Doctors are human and, therefore, fallible. This leads to an environment in which many ethical healthcare providers refer complex cases to their colleagues. Occasionally, patients seek additional doctors themselves.
Regardless of the impetus for the second opinion, simply getting a new perspective does not necessarily increase the chance of a successful diagnosis. Two doctors could be wrong just as easily as one could. This situation often leads to complicated medical malpractice claims.
A complex situation
The complexity of this type of situation is difficult to overstate. For example, Health News Review reported on the media handling of a Mayo Clinic study of second opinions, revealing widespread dissemination of misinformation.
Many media outlets sensationalized or misunderstood the limitations of the Mayo publication. Few of the news articles covered the fact that the authors of the study did not provide for:
- Whether the second opinion was correct, in addition to being different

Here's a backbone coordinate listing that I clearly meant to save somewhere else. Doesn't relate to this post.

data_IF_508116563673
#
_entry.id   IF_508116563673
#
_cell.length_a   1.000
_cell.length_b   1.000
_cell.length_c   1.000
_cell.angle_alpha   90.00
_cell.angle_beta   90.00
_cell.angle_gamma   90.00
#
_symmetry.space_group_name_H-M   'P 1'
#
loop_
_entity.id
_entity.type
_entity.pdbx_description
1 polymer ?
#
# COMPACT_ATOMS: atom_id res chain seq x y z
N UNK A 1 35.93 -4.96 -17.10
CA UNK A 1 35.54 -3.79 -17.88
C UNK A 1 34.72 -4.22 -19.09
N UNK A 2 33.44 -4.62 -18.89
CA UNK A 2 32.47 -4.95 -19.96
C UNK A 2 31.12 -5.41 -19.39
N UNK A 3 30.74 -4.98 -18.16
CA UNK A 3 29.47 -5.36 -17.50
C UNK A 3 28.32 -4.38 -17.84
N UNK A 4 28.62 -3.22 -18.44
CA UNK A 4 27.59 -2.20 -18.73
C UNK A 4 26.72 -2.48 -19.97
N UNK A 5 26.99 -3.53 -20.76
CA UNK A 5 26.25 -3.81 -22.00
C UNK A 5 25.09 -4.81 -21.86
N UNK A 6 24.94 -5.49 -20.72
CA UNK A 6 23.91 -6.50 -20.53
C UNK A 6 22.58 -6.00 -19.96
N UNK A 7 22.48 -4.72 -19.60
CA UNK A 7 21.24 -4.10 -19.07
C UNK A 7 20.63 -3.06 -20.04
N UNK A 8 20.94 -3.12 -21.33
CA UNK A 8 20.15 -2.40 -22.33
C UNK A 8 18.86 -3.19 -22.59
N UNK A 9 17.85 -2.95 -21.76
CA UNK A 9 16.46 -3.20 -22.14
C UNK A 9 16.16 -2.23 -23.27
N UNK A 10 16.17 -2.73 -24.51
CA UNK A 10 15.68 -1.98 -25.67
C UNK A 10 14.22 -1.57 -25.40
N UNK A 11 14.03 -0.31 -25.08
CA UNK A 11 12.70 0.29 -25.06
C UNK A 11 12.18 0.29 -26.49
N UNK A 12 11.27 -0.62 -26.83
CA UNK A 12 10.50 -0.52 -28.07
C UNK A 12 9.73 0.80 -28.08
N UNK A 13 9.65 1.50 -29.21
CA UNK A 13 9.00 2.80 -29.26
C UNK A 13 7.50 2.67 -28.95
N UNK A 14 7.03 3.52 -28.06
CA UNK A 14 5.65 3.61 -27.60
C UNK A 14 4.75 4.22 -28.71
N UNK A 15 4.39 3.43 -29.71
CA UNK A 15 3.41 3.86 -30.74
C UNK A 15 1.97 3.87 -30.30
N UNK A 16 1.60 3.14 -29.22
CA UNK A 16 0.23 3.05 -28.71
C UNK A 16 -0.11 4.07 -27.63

- When the patients decided to get the second opinion
- The level of experience or specialization of the referring healthcare provider
- How providers handle referrals in non-specialized settings
A serious set of consequences
This is important because correct diagnoses are essential for recovery — and sometimes even for survival. Therefore, as explained on FindLaw, misdiagnosis could be the basis for legal action.
A condition would not necessarily need to be complex for a provider to be negligent. Doctors fail in their professional obligations identifying relatively common illnesses, such as asthma.
A personal responsibility
In general, patients receive a similar level of scrutiny as do doctors during a medical malpractice case. Seeking a second opinion is simply one of many actions that could have an effect on the outcome of a claim.